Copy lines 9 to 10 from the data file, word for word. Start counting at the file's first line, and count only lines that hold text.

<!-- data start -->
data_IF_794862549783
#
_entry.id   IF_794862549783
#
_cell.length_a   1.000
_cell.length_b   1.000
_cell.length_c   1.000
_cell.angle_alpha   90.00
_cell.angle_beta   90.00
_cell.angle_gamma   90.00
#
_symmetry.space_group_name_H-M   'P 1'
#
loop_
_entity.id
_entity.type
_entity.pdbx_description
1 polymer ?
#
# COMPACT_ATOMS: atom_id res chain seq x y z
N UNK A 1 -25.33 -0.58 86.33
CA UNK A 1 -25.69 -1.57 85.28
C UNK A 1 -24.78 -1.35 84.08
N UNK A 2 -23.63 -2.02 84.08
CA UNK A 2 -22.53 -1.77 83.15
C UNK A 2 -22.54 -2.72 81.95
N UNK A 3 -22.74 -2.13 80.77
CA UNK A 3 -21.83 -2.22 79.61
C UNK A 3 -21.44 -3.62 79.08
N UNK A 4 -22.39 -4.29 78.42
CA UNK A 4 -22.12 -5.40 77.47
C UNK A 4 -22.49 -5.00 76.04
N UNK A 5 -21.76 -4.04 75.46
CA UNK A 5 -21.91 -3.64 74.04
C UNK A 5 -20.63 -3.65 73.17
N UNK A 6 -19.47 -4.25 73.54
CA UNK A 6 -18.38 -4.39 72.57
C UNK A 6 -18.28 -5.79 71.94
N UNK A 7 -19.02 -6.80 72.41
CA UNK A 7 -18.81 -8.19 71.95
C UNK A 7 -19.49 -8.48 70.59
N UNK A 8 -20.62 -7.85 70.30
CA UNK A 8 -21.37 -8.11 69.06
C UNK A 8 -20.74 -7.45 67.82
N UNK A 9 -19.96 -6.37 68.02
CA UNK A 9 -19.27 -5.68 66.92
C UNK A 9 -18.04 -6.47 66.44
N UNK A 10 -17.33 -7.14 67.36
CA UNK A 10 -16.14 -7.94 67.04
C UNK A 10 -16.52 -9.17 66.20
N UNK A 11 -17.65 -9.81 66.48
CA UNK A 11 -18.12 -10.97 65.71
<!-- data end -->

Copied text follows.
_cell.angle_beta   90.00
_cell.angle_gamma   90.00